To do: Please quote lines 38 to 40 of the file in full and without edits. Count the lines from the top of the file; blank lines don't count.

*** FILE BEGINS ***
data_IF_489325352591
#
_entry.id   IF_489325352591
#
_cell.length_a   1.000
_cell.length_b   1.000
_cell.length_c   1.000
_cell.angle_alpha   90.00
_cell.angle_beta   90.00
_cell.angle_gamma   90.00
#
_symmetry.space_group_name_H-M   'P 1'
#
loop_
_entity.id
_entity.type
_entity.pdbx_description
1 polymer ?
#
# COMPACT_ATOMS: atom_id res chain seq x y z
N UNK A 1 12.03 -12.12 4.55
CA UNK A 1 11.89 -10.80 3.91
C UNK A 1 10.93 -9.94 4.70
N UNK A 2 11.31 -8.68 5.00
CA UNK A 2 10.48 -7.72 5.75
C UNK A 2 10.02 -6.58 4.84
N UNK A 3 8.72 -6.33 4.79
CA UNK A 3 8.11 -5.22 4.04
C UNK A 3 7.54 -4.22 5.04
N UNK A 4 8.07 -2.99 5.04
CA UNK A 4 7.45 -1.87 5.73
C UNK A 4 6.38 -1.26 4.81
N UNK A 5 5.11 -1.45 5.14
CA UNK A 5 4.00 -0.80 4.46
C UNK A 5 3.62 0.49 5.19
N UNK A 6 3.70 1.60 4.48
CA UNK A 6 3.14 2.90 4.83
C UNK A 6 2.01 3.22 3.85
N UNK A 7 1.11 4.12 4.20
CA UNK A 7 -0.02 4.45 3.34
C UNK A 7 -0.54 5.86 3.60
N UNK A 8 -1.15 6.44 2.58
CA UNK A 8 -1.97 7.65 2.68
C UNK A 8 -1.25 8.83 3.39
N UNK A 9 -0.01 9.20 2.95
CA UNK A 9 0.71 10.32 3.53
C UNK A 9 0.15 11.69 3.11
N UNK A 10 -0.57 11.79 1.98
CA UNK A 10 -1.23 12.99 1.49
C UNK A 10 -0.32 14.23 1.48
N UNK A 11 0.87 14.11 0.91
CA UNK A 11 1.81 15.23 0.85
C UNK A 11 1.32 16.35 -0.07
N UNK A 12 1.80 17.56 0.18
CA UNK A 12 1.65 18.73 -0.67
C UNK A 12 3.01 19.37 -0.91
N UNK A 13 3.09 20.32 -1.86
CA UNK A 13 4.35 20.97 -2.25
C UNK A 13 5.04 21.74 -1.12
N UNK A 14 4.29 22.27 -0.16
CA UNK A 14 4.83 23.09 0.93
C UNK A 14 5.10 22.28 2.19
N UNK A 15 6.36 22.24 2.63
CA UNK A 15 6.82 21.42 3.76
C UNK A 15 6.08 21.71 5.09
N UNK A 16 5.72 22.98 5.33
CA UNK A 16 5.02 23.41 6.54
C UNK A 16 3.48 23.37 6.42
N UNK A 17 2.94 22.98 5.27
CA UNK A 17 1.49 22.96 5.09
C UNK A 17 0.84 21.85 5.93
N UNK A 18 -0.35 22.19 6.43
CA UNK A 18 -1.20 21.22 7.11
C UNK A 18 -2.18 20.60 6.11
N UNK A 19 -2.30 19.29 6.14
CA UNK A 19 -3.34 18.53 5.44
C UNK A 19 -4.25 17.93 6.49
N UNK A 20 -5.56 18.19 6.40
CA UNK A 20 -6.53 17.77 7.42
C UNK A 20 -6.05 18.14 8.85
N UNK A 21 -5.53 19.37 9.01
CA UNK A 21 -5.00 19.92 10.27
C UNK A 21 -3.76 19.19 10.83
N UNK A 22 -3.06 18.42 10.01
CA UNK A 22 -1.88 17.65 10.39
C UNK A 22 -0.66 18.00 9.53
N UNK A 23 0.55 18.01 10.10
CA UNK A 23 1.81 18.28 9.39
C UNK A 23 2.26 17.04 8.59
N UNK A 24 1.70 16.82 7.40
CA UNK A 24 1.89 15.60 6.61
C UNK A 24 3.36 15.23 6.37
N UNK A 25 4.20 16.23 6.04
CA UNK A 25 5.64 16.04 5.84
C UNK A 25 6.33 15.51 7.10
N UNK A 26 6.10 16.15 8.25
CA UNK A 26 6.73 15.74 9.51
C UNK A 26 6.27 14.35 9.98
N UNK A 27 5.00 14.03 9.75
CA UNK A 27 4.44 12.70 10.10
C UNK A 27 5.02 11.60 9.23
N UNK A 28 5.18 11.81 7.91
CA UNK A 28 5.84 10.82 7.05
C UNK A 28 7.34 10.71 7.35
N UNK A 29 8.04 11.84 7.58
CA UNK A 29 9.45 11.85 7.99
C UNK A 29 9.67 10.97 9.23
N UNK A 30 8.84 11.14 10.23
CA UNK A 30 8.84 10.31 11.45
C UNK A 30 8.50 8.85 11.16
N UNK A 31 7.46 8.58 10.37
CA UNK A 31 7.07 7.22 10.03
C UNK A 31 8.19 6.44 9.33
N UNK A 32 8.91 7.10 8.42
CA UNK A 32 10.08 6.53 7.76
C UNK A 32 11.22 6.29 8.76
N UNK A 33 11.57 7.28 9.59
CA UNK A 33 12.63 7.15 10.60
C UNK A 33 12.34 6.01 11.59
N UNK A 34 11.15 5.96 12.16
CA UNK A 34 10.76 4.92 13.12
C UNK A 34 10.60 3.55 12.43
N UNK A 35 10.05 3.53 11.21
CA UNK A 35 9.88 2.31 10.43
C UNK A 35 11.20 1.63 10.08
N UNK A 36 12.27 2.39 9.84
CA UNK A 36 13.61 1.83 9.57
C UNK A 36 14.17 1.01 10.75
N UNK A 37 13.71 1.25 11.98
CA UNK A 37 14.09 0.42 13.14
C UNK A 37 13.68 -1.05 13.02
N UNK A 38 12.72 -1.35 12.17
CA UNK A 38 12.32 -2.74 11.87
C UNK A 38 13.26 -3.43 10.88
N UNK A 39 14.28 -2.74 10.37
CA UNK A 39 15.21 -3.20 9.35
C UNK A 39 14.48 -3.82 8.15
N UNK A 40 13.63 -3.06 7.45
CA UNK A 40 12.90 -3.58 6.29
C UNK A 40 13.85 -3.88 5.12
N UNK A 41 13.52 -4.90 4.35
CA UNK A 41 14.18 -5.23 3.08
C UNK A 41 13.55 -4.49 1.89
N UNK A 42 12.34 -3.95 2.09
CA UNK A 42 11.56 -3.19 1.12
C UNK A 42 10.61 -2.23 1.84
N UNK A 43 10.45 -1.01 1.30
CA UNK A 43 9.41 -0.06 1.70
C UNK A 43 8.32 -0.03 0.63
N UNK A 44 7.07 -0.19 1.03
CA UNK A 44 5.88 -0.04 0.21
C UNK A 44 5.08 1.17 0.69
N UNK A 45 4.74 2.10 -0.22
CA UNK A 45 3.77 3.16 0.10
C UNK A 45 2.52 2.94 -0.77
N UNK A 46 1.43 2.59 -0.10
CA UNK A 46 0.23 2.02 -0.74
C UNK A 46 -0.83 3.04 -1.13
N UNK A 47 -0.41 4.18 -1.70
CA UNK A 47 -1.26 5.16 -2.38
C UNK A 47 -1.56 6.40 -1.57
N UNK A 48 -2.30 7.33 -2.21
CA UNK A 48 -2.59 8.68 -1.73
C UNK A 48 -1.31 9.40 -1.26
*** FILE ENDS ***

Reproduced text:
C UNK A 6 2.01 3.22 3.85
N UNK A 7 1.11 4.12 4.20
CA UNK A 7 -0.02 4.45 3.34